As can be observed in figure 8, The spectra of mechanical polypropylene and proffered that the static mechanical
loss factor (tan δ) prior to and after recycling revealed an properties measured by tensile and impact tests underwent
increase for all composites subjected to recycling. Higher tan a "regeneration" phenomenon. Reprocessing induced a
δ of the recycled composite formulations clearly indicated that recovering of their initial properties. They attributed this
these formulations exhibited more viscous (dashpot-like) than phenomenon to the competition between chain scission and
elastic (spring-like) nature, as compared to the reference.24 recombination mechanisms as well as a transfer of degraded
Both of α and β transitions had the same trend. The chains from amorphous phases to crystalline phases.3
mentioned transitions of the Rec1 composites shifted to Moreover, dynamic mechanical spectrometry carried out by
temperatures higher than those of the original and recycled DMTA presented the same "regeneration" trend regarding
ones. During the first recycling, the length of particles is the glass transition temperature (Tα), which shifted to higher
reduced as a result of mechanical attrition, leading to the temperatures after reprocessing as related by Jansson et al.
enhanced polymer-fiber interlocking and mixture. Thus, (2003)49 and Luzuriaga et al. (2006).50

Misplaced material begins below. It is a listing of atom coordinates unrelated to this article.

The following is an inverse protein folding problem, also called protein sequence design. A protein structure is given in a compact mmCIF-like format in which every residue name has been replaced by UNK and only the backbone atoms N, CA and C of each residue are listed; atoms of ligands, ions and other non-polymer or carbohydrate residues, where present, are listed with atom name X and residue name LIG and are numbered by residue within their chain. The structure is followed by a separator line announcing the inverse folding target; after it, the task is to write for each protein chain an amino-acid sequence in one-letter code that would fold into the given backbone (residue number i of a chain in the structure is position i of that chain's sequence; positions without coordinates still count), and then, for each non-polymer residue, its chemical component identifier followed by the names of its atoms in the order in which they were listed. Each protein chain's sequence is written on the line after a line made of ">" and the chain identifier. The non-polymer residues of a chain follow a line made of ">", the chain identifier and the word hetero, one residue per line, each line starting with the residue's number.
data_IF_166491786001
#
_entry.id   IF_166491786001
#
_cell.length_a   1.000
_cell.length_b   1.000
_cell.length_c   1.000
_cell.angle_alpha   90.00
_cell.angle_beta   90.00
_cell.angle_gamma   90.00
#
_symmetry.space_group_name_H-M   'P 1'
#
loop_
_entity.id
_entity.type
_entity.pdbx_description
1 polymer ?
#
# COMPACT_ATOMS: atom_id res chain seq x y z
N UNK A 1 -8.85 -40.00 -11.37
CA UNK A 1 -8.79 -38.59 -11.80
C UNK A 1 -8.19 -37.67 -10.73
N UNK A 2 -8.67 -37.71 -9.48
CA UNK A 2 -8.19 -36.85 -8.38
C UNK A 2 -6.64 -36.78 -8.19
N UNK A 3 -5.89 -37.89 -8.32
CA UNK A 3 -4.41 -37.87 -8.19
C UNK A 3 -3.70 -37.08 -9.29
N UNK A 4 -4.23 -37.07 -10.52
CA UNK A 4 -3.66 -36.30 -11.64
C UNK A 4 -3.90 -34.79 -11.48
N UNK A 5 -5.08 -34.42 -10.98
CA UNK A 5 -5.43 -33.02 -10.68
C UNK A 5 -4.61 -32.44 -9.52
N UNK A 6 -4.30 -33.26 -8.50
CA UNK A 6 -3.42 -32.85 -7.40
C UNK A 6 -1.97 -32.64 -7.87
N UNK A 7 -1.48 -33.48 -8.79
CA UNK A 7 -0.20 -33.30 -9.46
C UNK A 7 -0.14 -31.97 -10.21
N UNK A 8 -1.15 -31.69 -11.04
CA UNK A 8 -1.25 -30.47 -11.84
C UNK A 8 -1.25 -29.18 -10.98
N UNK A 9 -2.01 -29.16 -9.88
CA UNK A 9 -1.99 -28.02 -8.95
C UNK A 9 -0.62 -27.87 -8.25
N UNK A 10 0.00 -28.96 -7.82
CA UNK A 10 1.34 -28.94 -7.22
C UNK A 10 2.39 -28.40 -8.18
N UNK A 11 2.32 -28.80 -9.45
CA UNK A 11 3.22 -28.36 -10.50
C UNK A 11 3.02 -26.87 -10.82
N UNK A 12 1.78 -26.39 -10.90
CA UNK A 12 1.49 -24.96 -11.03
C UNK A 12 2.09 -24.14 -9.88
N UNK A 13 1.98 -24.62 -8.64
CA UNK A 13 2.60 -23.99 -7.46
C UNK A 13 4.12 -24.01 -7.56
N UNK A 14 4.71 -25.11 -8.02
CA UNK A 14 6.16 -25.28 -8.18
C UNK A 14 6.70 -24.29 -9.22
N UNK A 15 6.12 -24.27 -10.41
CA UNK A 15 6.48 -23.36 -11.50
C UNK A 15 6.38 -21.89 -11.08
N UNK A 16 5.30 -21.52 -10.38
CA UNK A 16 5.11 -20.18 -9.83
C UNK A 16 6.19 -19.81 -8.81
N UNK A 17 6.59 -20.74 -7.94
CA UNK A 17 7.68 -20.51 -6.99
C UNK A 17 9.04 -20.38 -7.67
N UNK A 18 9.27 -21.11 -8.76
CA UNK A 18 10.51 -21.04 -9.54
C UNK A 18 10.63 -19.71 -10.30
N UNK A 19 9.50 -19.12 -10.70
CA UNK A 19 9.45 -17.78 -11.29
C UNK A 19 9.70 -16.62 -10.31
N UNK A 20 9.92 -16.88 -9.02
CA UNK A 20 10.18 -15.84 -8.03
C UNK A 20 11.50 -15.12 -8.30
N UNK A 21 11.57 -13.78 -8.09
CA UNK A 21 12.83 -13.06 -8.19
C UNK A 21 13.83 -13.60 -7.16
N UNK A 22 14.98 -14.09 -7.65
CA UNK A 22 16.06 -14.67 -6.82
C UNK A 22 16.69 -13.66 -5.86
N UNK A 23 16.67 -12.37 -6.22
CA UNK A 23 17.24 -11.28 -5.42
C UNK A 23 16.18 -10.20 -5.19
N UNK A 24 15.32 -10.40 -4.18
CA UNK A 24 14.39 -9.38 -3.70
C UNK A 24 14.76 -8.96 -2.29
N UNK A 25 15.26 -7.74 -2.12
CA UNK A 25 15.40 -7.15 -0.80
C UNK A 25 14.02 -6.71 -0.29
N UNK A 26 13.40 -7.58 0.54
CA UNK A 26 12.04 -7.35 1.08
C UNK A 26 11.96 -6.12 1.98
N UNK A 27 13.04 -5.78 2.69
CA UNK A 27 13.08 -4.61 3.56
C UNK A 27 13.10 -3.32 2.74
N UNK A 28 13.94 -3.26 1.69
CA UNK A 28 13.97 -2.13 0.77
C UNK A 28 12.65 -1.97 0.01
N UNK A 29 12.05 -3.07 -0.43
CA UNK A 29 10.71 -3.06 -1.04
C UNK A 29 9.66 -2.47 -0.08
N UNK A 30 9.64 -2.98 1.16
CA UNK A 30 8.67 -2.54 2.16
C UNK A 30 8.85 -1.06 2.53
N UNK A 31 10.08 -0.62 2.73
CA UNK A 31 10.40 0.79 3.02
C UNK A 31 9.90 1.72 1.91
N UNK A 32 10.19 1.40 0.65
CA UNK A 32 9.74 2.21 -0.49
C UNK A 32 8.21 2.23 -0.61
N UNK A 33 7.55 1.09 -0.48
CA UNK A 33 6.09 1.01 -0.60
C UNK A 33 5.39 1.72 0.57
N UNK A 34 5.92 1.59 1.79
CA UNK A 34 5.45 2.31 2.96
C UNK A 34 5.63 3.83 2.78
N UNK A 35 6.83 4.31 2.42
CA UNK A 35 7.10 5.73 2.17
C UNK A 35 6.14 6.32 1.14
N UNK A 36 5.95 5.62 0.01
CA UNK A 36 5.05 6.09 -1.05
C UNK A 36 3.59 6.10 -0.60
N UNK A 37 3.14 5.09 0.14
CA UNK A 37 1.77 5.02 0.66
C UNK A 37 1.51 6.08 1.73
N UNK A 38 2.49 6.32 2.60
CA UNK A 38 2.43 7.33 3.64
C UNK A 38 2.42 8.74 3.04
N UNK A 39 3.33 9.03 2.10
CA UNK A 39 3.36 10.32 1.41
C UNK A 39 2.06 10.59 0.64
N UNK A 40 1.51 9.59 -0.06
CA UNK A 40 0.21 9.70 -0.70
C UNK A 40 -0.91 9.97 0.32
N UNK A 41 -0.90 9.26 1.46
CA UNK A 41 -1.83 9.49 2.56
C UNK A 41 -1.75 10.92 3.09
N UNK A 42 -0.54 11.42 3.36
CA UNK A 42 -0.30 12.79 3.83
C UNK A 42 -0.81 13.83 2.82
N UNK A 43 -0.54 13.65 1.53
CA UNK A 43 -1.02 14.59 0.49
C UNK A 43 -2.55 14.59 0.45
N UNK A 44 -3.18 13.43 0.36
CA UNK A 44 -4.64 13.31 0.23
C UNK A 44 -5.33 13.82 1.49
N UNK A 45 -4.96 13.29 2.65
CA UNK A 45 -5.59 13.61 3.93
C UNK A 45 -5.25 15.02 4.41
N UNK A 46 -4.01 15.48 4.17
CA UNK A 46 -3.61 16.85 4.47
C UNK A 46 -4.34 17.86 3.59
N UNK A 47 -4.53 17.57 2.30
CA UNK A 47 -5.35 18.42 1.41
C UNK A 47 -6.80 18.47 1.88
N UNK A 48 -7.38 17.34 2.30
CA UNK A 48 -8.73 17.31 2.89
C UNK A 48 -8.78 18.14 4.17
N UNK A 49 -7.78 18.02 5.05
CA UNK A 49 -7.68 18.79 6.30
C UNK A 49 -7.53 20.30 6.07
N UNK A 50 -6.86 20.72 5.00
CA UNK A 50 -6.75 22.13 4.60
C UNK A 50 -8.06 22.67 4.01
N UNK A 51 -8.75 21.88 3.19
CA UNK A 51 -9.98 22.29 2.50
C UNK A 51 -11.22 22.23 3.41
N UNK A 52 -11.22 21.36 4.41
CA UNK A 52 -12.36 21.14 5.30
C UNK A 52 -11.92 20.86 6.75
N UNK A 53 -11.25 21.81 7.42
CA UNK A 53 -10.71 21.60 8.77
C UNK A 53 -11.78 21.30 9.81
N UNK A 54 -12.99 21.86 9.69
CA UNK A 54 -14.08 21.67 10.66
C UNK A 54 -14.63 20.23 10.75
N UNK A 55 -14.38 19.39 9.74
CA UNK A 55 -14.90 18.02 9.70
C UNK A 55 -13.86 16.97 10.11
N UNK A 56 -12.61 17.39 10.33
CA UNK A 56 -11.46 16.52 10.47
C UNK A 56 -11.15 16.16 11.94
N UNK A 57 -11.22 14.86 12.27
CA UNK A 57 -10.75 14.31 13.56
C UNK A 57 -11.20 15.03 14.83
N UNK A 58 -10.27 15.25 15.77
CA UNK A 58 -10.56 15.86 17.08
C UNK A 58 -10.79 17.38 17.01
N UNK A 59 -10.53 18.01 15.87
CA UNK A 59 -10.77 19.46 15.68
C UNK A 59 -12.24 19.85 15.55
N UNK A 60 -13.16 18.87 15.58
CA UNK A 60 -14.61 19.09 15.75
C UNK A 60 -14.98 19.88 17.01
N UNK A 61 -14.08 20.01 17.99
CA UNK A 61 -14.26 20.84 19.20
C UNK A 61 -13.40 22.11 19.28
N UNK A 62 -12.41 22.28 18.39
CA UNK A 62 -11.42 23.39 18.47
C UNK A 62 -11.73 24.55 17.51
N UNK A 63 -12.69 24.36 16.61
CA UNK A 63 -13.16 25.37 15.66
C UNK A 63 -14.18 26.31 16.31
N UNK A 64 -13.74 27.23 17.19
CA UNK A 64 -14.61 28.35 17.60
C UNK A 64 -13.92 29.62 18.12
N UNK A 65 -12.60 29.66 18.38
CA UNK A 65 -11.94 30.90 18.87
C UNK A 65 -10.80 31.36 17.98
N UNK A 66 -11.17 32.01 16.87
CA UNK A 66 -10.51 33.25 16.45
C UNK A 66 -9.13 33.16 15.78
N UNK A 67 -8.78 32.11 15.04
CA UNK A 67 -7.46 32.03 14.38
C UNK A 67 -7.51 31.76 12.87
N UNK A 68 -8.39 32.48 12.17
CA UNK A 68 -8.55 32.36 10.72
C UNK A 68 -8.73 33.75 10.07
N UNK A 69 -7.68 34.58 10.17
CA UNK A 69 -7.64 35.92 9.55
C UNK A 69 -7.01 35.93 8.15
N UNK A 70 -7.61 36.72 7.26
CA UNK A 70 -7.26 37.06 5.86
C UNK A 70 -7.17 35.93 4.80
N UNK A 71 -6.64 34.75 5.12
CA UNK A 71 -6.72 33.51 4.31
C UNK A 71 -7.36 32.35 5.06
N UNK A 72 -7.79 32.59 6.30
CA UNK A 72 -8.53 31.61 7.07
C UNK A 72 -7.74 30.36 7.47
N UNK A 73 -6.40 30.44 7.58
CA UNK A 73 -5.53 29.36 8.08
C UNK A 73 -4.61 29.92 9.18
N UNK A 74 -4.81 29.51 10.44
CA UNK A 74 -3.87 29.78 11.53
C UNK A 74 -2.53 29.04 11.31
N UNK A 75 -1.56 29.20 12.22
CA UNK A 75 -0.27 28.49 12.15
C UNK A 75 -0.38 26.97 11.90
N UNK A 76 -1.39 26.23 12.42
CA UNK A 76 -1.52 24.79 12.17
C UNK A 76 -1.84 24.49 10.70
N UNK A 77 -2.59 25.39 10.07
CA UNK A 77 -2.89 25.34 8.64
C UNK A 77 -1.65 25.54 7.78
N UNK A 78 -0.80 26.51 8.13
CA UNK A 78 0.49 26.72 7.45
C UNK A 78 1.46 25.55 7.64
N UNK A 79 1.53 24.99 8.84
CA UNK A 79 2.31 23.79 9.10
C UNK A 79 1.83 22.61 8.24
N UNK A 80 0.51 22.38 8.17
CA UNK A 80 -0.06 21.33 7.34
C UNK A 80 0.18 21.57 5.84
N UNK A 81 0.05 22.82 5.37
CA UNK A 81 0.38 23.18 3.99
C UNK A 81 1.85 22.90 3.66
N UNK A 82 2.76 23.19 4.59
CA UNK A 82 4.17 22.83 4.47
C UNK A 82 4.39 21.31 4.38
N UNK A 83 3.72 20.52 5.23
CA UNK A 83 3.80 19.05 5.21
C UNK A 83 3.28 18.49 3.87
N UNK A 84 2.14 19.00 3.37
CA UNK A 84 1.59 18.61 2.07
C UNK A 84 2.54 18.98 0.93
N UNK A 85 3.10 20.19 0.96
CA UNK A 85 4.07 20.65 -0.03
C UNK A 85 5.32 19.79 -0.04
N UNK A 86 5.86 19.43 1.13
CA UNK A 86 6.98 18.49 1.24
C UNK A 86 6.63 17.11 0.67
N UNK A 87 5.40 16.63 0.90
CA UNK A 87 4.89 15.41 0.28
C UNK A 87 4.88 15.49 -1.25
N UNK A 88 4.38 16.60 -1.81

the fibers surfaces are, to a higher extent, encapsulated
by the molten HDPE polymer bringing about improved 4. Conclusions
interfacial adhesion. Therefore, polymer molecular motions
are restricted, and in turn α and β transition occur at higher In this research, natural fiber HDPE composites were
temperatures in Rec1 samples, compared to those of all the manufactured and then reprocessed up to four times in order
Effects of Multiple Extrusions on Structure-property Performance of Natural Fiber High-density Polyethylene 9
Biocomposites

to evaluate the effects of reprocessing (internal recycling) in the improved mechanical properties of Rec4
on the physical, mechanical as well as dynamic properties samples observed in this study.
of natural fiber high-density polyethylene composites, and • The spectra of mechanical loss factor (tan δ)
likewise to compare the mentioned properties with those of revealed an increase in mechanical loss factor for
the original composites. all composites subjected to recycling. Higher tan
Doing so, the following conclusions could be obtained δ of the recycled composite clearly indicated that
from the present research: these formulations exhibited more viscous than
• The bending strength of the studied natural fiber elastic nature. Both α and β transitions had the
HDPE composites exhibited a falling trend (except same trend. The mentioned transitions of the Rec1
for Rec4 samples) after recycling. It was concluded composites shifted to higher temperatures due to
that this was possibly due to fiber fracture during better polymer-fiber interlocking and encapsulation,
recycling, resulting in reduced fiber length, and thus which, in turn brought about improved interfacial